Infrastructures and Laws: Publics and Publicness

Posted: 28 Oct 2021

See all articles by Benedict Kingsbury

Benedict Kingsbury

New York University School of Law

Nahuel Maisley

University of Buenos Aires (UBA) - Faculty of Law; New York University School of Law; Republic of Argentina - Consejo Nacional de Investigaciones Científicas y Técnicas (CONICET)

Date Written: October 1, 2021

Abstract

Infrastructures are technical-social assemblages infused in politics and power relations. They spur public action, prompting increased scholarly reference to the practices of infrastructural publics. This article explores the normative and conceptual meanings of infrastructures, publics, and infrastructural publics. It distills from political theory traditions of Hannah Arendt, Jürgen Habermas, and Nancy Fraser a normative ideal of publics composed of the persons subject to a particular configuration of power relations that may significantly affect their autonomy. Autonomy can be seriously affected not only by existing or planned infrastructures, with their existing or anticipating users and workers and objectors, but also by the lack of an infra-structure or by the terms of infrastructural exclusions, rationings, channelings, and fiscal impositions. Legal-institutional mechanisms provide some of the means for infrastructural publics to act and be heard, and for conflicts between or within different publics to be addressed, operationalizing legal ideas of publicness. These mechanisms are often underprovided or misaligned with infrastructure. One reason is the murkiness and insecurity of relations of infrastructural publics to legal publics constituted or framed as such by institutions and instruments of law and governance. We argue that thoughtful integration of infrastructural and legal scaling and design, accompanied by a normative aspiration to publicness, may have beneficial effects.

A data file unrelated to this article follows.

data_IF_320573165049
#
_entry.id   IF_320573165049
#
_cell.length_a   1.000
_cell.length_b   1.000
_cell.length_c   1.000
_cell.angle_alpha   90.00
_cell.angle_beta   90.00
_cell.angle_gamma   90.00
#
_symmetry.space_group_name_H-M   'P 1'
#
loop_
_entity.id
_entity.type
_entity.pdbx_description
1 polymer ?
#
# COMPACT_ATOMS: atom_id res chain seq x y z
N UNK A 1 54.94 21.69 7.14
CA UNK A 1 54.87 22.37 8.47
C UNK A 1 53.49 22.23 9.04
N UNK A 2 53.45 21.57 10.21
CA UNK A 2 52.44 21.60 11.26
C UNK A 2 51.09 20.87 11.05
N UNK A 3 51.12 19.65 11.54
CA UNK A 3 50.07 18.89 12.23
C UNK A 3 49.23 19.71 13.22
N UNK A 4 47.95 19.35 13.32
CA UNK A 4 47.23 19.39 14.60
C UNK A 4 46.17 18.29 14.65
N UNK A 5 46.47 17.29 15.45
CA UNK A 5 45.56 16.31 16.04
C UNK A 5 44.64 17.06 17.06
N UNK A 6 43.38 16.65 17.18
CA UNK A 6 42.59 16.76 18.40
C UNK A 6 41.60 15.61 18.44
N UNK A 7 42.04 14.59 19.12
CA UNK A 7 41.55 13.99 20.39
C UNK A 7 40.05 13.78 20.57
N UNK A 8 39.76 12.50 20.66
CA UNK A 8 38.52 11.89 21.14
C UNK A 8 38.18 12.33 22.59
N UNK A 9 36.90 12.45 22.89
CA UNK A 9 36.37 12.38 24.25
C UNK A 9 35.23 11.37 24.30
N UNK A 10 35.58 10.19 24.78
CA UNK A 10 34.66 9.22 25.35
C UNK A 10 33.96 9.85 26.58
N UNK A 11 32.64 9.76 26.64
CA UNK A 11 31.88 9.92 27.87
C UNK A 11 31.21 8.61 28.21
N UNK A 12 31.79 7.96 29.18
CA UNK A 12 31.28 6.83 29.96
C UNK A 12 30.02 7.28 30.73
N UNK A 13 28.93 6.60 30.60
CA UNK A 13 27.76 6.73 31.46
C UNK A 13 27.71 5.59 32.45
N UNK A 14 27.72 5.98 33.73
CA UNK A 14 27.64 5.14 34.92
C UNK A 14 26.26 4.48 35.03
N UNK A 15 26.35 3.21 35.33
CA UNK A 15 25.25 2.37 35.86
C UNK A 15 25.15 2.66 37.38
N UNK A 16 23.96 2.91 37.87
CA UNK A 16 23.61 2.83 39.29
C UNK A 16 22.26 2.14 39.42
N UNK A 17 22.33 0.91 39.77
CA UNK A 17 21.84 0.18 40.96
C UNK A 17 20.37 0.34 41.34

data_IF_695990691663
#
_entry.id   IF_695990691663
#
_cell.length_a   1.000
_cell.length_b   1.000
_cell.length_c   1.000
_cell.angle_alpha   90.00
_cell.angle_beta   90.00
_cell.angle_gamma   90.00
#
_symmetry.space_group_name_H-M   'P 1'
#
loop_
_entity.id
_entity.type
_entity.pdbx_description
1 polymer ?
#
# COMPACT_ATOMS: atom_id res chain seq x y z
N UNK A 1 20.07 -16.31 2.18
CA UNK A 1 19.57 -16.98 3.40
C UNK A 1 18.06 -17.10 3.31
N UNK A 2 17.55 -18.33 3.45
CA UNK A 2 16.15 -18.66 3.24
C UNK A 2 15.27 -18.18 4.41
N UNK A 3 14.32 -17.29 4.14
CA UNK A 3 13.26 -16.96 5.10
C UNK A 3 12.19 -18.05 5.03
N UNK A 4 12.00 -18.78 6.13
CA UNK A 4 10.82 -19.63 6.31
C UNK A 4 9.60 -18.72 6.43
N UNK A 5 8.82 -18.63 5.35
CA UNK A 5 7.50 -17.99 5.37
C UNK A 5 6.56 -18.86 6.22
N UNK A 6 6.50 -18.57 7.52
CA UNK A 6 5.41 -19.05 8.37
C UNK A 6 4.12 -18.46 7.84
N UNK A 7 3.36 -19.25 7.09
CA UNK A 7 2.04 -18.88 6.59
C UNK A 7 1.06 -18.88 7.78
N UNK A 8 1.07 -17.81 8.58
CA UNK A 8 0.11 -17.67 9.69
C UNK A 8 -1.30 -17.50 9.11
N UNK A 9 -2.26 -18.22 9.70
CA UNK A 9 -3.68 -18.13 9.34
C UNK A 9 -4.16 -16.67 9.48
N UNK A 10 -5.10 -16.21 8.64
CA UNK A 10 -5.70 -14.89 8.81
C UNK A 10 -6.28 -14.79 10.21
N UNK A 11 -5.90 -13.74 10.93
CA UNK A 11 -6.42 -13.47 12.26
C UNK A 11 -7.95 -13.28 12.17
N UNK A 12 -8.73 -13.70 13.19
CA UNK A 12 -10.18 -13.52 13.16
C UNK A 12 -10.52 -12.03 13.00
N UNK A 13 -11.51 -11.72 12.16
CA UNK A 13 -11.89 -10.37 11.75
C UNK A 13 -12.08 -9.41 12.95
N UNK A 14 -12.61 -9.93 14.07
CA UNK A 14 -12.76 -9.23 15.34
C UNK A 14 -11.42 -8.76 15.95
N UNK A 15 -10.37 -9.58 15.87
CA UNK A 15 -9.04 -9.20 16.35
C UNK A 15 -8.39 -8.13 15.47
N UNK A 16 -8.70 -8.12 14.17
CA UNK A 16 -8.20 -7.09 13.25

Suggested Citation

Kingsbury, Benedict and Maisley, Nahuel, Infrastructures and Laws: Publics and Publicness (October 1, 2021). Annual Review of Law and Social Science, Vol. 17, pp. 353-373, 2021, Available at SSRN: https://ssrn.com/abstract=3946916 or http://dx.doi.org/10.1146/annurev-lawsocsci-011521-082856

Benedict Kingsbury (Contact Author)

New York University School of Law ( email )

40 Washington Square South
New York, NY 10012-1099
United States
212-998-6278 (Phone)

Nahuel Maisley

University of Buenos Aires (UBA) - Faculty of Law ( email )

Av. Figueroa Alcorta 2263
C1425CKB
Argentina

New York University School of Law ( email )

40 Washington Square South
New York, NY 10012-1099
United States

Republic of Argentina - Consejo Nacional de Investigaciones Científicas y Técnicas (CONICET) ( email )

Avda. Rivadavia 1917
Buenos Aires, Federal Capital C1033AAJ
Argentina

Do you have a job opening that you would like to promote on SSRN?

Paper statistics

Abstract Views
96
PlumX Metrics